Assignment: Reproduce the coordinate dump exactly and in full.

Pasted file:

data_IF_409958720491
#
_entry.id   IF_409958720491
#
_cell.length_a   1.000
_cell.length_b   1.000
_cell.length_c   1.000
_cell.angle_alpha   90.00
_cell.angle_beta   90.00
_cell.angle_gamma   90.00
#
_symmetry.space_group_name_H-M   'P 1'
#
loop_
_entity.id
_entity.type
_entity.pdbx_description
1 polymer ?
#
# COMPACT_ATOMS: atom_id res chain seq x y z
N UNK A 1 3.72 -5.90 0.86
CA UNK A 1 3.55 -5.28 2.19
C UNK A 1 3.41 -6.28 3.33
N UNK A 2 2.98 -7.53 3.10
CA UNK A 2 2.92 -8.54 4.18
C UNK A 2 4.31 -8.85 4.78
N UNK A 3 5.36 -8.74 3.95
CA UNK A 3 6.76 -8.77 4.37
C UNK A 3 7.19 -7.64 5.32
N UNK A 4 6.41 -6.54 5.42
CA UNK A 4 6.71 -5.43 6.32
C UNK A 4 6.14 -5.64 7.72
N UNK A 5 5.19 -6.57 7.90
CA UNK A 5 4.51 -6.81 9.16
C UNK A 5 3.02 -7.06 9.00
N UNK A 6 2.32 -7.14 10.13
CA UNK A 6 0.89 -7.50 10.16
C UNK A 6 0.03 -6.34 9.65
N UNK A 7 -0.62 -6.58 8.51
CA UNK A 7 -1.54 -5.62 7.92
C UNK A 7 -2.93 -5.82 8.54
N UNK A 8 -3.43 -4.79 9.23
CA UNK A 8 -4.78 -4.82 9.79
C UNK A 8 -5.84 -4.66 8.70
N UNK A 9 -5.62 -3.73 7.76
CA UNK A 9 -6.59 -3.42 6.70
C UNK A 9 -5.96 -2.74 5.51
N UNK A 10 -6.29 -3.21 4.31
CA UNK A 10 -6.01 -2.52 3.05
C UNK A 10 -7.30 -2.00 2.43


data_IF_409958720491
#
_entry.id   IF_409958720491
#
_cell.length_a   1.000
_cell.length_b   1.000
_cell.length_c   1.000
_cell.angle_alpha   90.00
_cell.angle_beta   90.00
_cell.angle_gamma   90.00
#
_symmetry.space_group_name_H-M   'P 1'
#
loop_
_entity.id
_entity.type
_entity.pdbx_description
1 polymer ?
#
# COMPACT_ATOMS: atom_id res chain seq x y z
N UNK A 1 3.72 -5.90 0.86
CA UNK A 1 3.55 -5.28 2.19
C UNK A 1 3.41 -6.28 3.33
N UNK A 2 2.98 -7.53 3.10
CA UNK A 2 2.92 -8.54 4.18
C UNK A 2 4.31 -8.85 4.78
N UNK A 3 5.36 -8.74 3.95
CA UNK A 3 6.76 -8.77 4.37
C UNK A 3 7.19 -7.64 5.32
N UNK A 4 6.41 -6.54 5.42
CA UNK A 4 6.71 -5.43 6.32
C UNK A 4 6.14 -5.64 7.72
N UNK A 5 5.19 -6.57 7.90
CA UNK A 5 4.51 -6.81 9.16
C UNK A 5 3.02 -7.06 9.00
N UNK A 6 2.32 -7.14 10.13
CA UNK A 6 0.89 -7.50 10.16
C UNK A 6 0.03 -6.34 9.65
N UNK A 7 -0.62 -6.58 8.51
CA UNK A 7 -1.54 -5.62 7.92
C UNK A 7 -2.93 -5.82 8.54
N UNK A 8 -3.43 -4.79 9.23
CA UNK A 8 -4.78 -4.82 9.79
C UNK A 8 -5.84 -4.66 8.70
N UNK A 9 -5.62 -3.73 7.76
CA UNK A 9 -6.59 -3.42 6.70
C UNK A 9 -5.96 -2.74 5.51
N UNK A 10 -6.29 -3.21 4.31
CA UNK A 10 -6.01 -2.52 3.05
C UNK A 10 -7.30 -2.00 2.43